The Bucket Playlist interview with Texas King

The Bucket Playlist interview with Texas King

Every song takes you on a journey’

by Sara Seddon at The Bucket Playlist

London, Ontario rock band Texas King brought out their EP ‘Changes’ earlier this month and are working on a full-length album that they hope to release next year.

The band comprises frontman Jordan MacDonald, Colin Gray (lead guitar/back-up vocals), Phil Spina (bass) and Melvin Murray on drums. MacDonald formed the band in 2012, having met Gray and Spina at Fanshawe’s Music Industry Arts college in London, Ontario. Their name has a brilliant provenance: ‘I’m adopted,’ MacDonald said, holding up his fingers. ‘My name before was Austin James. It’s a little word flay with the fingers. If you go “Austin Texas and King James”, then, in the middle, there is Texas King.’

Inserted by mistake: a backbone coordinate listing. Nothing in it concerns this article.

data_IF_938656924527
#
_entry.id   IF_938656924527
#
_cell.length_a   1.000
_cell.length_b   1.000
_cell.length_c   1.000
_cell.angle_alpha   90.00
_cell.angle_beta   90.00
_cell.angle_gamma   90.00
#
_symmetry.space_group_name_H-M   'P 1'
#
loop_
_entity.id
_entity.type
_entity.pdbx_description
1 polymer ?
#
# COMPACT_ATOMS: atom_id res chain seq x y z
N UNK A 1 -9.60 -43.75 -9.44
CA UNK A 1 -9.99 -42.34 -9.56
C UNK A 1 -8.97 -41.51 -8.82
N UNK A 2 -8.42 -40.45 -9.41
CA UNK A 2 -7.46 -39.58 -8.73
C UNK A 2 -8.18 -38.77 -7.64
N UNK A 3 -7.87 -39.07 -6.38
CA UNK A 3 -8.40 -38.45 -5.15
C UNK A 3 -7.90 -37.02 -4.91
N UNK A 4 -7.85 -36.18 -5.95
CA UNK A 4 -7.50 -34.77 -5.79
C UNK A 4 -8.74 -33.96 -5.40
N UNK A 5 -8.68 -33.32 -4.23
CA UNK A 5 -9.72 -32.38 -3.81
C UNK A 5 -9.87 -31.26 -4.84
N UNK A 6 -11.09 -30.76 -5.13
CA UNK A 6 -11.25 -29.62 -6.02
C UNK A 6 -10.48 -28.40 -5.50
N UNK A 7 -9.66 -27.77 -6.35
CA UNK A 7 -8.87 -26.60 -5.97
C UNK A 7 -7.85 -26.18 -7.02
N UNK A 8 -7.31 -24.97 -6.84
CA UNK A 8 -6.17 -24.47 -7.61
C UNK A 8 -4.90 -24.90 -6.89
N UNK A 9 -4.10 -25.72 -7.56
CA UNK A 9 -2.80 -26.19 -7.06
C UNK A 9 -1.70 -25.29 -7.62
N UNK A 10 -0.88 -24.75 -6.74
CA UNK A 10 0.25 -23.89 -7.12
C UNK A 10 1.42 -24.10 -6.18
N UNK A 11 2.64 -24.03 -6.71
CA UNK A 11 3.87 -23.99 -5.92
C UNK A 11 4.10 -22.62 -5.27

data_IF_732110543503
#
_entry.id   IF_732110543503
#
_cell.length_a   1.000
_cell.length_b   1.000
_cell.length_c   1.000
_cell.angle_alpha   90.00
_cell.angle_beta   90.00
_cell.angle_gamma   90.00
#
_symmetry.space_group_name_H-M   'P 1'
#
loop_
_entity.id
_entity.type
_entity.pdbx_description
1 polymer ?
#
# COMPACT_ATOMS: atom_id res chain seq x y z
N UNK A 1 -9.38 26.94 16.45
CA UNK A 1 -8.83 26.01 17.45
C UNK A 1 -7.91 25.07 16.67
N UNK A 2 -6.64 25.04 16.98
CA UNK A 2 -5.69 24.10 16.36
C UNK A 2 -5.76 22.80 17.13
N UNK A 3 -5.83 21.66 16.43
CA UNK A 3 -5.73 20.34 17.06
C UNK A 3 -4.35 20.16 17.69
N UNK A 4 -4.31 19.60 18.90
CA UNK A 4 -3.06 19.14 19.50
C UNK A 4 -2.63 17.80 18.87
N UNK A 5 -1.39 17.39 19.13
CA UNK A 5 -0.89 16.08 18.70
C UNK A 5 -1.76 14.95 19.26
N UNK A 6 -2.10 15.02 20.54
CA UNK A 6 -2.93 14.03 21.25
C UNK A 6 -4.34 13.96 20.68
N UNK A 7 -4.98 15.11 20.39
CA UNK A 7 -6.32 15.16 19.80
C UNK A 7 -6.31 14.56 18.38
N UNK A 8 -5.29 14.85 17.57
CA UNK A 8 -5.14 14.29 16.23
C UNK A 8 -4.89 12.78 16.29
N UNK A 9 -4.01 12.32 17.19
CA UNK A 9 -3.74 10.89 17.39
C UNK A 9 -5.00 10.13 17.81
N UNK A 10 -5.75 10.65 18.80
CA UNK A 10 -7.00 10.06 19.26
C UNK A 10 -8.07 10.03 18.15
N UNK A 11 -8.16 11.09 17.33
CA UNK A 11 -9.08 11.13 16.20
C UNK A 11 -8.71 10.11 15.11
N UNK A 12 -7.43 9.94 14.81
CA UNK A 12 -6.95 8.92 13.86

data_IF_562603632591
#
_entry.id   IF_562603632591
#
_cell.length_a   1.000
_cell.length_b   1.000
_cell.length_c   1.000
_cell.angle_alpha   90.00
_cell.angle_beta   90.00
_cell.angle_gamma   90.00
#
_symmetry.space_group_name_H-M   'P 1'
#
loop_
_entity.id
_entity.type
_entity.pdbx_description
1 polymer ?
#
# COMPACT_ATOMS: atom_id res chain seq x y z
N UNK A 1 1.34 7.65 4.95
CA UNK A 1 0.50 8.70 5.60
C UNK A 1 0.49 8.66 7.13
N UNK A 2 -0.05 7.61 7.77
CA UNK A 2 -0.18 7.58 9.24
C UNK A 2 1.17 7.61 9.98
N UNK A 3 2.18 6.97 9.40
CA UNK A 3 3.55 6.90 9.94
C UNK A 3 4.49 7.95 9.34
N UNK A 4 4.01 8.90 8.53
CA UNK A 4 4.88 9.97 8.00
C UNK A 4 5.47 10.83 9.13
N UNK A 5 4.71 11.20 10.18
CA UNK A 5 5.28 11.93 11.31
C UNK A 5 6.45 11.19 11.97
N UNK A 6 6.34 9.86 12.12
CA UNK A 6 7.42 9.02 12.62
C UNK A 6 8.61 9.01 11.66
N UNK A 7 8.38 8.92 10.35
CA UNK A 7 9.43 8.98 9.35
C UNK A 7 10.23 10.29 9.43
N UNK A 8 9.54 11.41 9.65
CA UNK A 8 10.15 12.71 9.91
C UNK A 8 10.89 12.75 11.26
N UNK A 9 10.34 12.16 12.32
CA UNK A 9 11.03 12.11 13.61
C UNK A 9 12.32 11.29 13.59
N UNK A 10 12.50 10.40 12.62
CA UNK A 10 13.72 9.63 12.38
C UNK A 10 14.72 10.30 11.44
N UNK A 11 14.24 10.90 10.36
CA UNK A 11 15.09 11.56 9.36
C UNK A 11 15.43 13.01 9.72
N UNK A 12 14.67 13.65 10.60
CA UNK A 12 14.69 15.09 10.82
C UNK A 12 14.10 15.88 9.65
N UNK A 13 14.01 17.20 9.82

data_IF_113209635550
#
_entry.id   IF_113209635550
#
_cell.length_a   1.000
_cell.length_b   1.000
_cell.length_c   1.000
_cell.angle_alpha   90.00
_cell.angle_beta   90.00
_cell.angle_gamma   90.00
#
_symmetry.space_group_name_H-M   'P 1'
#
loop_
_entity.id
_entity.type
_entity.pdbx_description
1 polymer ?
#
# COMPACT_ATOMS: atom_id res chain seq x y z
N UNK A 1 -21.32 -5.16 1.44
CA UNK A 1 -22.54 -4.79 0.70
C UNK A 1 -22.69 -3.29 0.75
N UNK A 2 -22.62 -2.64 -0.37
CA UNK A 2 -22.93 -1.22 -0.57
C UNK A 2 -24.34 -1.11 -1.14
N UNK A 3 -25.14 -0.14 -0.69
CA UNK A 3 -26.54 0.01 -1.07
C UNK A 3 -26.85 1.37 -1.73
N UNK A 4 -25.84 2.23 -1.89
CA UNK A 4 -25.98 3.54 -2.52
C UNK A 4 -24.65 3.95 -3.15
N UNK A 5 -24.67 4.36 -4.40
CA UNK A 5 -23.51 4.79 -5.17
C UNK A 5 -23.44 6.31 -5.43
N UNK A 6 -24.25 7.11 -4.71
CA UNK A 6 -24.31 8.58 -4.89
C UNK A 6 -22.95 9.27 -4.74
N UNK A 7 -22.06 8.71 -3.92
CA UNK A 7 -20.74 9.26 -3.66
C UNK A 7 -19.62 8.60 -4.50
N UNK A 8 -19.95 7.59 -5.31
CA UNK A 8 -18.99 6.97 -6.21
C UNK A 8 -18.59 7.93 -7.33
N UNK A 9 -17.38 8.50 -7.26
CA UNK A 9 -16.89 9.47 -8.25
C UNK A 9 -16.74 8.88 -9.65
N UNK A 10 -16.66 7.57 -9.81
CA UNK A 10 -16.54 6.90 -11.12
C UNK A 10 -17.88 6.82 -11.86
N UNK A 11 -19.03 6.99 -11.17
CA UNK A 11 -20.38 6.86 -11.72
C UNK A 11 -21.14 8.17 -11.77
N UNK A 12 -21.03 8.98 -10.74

The next album ‘will include a batch of songs I wrote right in the middle of COVID’, MacDonald said. Their recent EP ‘Changes’ consists of six tracks that he describes as a ‘storybook’: ‘There are a few chapters,’ he said. ‘Every song takes you on a journey, the EP is a book of short stories. For me, the opening song ‘Not Myself’ is about something not being right. It’s saying, “I’ve been stuck inside for 158 days” or whatever it is. That leads into the next track ‘Changes’ because somewhere down the line, you realise that you need changes. ‘Strange Life’ is about starting to change a bit. You might still go to see the same people but you might not be having fun there. ‘You’ is about me and ‘Small Towns’ talks about coming back to a place, maybe you’d made some enemies there or maybe you’re trying to forget something or someone, then to segue into the last track ‘Frontlines’, you’ve made peace with all of this. You have this freeing sense of relief, you feel that in the music with the light airiness of the female voices. That’s why you feel more upbeat at the end of the album.’